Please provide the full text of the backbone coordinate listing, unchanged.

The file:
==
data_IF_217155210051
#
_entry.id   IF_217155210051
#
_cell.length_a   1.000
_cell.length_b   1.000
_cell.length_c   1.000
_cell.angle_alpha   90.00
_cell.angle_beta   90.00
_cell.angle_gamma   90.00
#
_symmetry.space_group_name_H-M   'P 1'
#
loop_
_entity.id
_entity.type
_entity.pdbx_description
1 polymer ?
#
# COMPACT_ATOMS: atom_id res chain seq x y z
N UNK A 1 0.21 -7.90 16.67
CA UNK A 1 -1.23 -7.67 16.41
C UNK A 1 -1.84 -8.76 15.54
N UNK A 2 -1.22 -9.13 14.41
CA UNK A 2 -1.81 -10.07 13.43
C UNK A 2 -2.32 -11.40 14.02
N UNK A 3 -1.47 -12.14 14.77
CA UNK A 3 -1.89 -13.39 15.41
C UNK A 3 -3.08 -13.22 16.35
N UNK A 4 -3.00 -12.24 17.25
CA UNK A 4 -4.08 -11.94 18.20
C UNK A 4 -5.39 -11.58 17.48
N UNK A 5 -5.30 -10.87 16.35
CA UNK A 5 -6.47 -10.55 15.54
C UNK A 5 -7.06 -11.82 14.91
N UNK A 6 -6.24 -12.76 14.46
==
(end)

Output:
data_IF_217155210051
#
_entry.id   IF_217155210051
#
_cell.length_a   1.000
_cell.length_b   1.000
_cell.length_c   1.000
_cell.angle_alpha   90.00
_cell.angle_beta   90.00
_cell.angle_gamma   90.00
#
_symmetry.space_group_name_H-M   'P 1'
#
loop_
_entity.id
_entity.type
_entity.pdbx_description
1 polymer ?
#
# COMPACT_ATOMS: atom_id res chain seq x y z
N UNK A 1 0.21 -7.90 16.67
CA UNK A 1 -1.23 -7.67 16.41
C UNK A 1 -1.84 -8.76 15.54
N UNK A 2 -1.22 -9.13 14.41
CA UNK A 2 -1.81 -10.07 13.43
C UNK A 2 -2.32 -11.40 14.02
N UNK A 3 -1.47 -12.14 14.77
CA UNK A 3 -1.89 -13.39 15.41
C UNK A 3 -3.08 -13.22 16.35
N UNK A 4 -3.00 -12.24 17.25
CA UNK A 4 -4.08 -11.94 18.20
C UNK A 4 -5.39 -11.58 17.48
N UNK A 5 -5.30 -10.87 16.35
CA UNK A 5 -6.47 -10.55 15.54
C UNK A 5 -7.06 -11.82 14.91
N UNK A 6 -6.24 -12.76 14.46